Unless you are a die hard Los Angeles Dodger fan, you've probably never heard of John Lindsey. And that wouldn't be because you weren't a savvy baseball fan. You've never heard of John Lindsey because he has played in the minor leagues for sixteen seasons. Sixteen. Lindsey is 33 years old and after all those years, all those bus rides, all those small crowds all over the country, John Lindsey got a taste of the major leagues. To see a wonderful story, right click this link and open the video in a new window. And then come back and read the rest of the story.
Ned Colletti just became one of the Fan's favorite people. What a nice gesture, eh? His gesture showed the kind of respect for Lindsey that he deserves. And don't think the players are too cynical not to care either. When and if Lindsey gets his first major league hit, every player in the Dodgers' dugout will be shouting and hollering in happiness. They get where Lindsey has been and what he has endured to finally get called up to the big leagues.
John Lindsey made his minor league debut in 1995. Think about how long ago that was. Bill Clinton was president. Derek Jeter was just getting his feet wet as a Yankee. Indiana Jones' Temple of Doom was the big movie that year. Windows 95 just came out. That, friends, was a long time ago.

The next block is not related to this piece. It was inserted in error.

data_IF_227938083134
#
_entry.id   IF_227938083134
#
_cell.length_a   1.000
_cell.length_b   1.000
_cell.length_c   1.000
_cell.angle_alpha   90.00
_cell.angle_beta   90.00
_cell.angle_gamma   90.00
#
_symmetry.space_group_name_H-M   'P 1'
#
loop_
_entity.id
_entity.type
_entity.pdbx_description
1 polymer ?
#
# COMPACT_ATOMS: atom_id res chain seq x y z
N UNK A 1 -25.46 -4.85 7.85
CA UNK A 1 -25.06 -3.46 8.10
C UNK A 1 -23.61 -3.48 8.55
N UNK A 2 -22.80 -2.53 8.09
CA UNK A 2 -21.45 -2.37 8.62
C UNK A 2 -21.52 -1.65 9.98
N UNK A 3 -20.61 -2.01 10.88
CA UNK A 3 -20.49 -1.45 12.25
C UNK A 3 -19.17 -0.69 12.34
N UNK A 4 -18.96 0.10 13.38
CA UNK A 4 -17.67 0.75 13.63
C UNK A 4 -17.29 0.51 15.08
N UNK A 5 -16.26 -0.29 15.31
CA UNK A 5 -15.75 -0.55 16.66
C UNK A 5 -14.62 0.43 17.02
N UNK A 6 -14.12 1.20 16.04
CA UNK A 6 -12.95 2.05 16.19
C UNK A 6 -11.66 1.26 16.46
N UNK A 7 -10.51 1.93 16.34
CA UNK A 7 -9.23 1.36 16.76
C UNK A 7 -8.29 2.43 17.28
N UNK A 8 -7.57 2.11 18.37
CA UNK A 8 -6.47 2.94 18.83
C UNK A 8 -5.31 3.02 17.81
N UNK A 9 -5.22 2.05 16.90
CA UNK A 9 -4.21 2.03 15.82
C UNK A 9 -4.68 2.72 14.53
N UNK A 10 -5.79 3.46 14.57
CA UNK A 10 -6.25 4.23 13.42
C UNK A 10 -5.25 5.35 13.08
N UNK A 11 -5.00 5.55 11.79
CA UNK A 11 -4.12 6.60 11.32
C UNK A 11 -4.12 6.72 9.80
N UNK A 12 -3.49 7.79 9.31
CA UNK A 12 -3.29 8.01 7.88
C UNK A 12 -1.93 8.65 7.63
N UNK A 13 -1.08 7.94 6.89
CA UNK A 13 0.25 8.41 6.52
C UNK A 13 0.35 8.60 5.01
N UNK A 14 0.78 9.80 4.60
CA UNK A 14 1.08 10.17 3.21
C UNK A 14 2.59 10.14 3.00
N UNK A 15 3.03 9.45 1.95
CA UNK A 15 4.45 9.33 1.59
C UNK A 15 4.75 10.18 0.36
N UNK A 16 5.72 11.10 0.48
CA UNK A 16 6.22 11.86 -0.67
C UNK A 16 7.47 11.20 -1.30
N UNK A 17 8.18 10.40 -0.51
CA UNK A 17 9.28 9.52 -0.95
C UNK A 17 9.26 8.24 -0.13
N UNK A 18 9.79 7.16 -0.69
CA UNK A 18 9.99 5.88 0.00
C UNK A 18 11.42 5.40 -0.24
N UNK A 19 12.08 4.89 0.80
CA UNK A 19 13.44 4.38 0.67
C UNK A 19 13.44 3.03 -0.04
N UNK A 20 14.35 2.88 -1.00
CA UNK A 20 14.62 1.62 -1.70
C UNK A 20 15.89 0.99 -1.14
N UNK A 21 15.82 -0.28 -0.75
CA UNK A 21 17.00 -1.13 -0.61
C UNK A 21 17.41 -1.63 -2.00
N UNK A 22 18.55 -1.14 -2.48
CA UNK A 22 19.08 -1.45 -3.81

Since then, Lindsey has played two seasons of Rookie ball, one season at Single A-, two seasons at Single A, five seasons of Single A+, three seasons of Double A, four seasons of Triple A and throw in two seasons of Independent League ball for good measure. He's been released once and granted his free agency six times. Lindsey has made eight different organization changes, two of them repeats.
It's not like John Lindsey was a top prospect that couldn't make it work. He wasn't even drafted until the 13th round back in 1995. He's just worked and worked and hung in there and plugged away. After his long minor league career, he's got over 1500 professional hits. Lindsey has hit 219 minor league homers. He's driven in over a thousand runs. He has 600 minor league extra base hits. His career slash line in the minors is: .284/.361/.478. Yeah. This is a guy who has paid his dues.
Colletti seems to be in the reclamation business lately. His other feel-good story this year was bringing Jay Gibbons back to the majors after a couple of years away from the big leagues. Gibbons is making the most of his opportunity and is batting .333.
And what of John Lindsey? He got his second plate appearance on Friday night and struck out.